Photo by Joshua Coleman
Great female artists have hardly been known in society because women in art have not been sufficiently researched, appreciated, or recognized by society despite their talent.
There are certain exceptions that women have been valued for their talent and their name has endured through history, such as Frida Kahlo.
Frida was a Mexican painter who was highly recognized for her art and expressionism, where she mirrored the dramatic events of her life that she remembered with great sensitivity. One of these events was an accident at the age of 18 that kept her at rest for a long time, the period during which she started to paint and express her thoughts and feeling through art.
Even though society has not previously valued the talent of other women unless they belonged to influential social classes, as is the case with Natalia Goncharova or Berthe Morisot, Frida Kahlo was recognized without belonging to an influential class, but for being a woman with revolutionary political ideas for the time. She was a popular activist and even participated in politics in the Communist Party, a great defender of feminism and the indigenous population.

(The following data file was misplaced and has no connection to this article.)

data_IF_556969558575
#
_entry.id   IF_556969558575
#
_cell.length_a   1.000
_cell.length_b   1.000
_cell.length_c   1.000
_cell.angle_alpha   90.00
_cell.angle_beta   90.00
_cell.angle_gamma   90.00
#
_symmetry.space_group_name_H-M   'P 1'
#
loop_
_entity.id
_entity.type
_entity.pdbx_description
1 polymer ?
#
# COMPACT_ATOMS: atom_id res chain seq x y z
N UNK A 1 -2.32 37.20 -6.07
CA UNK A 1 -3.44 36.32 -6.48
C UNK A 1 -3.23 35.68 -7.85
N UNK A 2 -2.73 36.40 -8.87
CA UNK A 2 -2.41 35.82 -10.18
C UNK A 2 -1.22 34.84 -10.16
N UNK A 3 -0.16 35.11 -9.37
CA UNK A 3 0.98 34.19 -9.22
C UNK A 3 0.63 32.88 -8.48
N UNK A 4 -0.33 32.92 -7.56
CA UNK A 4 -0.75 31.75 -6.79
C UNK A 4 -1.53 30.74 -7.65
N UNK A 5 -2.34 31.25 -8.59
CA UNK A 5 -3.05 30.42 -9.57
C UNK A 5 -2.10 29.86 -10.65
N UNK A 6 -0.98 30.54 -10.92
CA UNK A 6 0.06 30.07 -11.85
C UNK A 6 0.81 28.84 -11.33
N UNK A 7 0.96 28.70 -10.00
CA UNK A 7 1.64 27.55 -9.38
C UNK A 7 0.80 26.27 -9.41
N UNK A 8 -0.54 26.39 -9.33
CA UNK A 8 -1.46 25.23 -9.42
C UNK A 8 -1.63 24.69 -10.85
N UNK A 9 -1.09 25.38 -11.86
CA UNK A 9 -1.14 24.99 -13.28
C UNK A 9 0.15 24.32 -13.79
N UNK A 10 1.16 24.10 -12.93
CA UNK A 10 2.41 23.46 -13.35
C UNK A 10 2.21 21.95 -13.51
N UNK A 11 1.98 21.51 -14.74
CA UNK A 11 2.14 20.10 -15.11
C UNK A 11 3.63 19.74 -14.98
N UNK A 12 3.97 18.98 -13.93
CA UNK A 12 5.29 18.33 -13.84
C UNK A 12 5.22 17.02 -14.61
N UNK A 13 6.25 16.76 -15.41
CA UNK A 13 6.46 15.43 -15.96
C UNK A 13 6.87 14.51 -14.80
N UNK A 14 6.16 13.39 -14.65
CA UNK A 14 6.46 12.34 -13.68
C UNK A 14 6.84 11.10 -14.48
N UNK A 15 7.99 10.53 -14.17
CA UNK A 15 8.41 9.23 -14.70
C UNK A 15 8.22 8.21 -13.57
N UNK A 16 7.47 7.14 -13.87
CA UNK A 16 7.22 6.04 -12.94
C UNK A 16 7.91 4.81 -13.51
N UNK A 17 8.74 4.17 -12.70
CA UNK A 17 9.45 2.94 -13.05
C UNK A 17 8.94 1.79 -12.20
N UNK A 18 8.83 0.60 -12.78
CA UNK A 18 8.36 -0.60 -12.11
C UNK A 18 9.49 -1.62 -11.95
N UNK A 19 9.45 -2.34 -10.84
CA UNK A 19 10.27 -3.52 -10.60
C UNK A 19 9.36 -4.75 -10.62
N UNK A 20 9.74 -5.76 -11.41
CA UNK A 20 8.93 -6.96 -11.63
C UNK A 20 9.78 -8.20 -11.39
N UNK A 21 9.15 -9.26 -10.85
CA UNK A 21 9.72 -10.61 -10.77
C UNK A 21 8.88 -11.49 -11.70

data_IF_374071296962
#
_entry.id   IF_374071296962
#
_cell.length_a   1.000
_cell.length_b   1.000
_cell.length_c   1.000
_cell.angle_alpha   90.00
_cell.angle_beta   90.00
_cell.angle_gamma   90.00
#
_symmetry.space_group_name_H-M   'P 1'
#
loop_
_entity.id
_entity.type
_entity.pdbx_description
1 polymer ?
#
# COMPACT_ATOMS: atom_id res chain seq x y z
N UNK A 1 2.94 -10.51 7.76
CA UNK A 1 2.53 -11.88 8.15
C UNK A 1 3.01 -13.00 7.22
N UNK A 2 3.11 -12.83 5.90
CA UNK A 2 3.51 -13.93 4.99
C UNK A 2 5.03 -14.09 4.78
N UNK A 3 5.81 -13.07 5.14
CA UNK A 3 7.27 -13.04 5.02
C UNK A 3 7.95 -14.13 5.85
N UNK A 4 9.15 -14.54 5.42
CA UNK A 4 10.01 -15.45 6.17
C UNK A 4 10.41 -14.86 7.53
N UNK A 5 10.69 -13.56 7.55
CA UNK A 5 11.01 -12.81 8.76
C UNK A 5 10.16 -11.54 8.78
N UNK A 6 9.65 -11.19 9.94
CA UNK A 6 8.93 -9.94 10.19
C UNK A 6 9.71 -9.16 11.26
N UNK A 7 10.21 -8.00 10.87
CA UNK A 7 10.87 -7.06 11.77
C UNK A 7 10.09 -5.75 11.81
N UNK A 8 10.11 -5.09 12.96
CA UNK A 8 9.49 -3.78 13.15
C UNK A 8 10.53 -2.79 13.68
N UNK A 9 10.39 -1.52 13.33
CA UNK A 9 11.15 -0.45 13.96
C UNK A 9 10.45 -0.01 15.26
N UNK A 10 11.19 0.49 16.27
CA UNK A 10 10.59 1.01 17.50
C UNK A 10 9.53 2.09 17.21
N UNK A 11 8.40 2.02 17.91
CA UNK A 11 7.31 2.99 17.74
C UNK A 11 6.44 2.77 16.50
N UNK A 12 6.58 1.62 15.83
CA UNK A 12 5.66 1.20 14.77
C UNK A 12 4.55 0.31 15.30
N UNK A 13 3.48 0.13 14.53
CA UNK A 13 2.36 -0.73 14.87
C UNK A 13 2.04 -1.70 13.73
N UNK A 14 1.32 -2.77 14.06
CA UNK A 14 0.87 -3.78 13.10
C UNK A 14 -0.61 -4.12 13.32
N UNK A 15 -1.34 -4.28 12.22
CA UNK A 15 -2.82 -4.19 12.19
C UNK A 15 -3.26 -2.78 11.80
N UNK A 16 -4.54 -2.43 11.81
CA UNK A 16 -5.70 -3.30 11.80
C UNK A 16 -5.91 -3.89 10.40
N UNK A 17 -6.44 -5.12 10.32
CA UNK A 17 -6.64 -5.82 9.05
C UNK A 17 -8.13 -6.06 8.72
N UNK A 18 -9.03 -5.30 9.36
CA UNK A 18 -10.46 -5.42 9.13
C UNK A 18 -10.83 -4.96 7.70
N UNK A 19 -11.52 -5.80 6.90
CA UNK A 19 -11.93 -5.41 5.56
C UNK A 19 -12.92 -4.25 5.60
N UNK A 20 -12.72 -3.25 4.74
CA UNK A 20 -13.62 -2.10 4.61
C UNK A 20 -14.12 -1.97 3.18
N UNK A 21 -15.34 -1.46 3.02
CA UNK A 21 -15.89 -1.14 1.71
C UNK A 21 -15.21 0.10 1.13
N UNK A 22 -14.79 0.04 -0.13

Although her works were groundbreaking in expressing an image of a liberated, strong, and revolutionary woman, it can also appreciate a clear theme of sadness and pain.
A relevant fact was that in her first exhibition, she was ill, and the doctors advised her not to attend, but despite this, she installed a bed in the middle of the exhibition, where she rested, sang, and encouraged the exhibition.
Frida has been mentioned in musical works, paintings, and films such as the Red Hot Chili Peppers’ Scar Tissue, a song dedicated to Frida. Moreover, there is a museum dedicated to her, that is called Casa Azul Museo Frida Kahlo, exclusively with her paints.
In conclusion, Frida Kahlo has been one of the few women that society that has been recognized for her talent thanks to 47 years of life full of struggle and defense of ideas without fear of consequences or repression.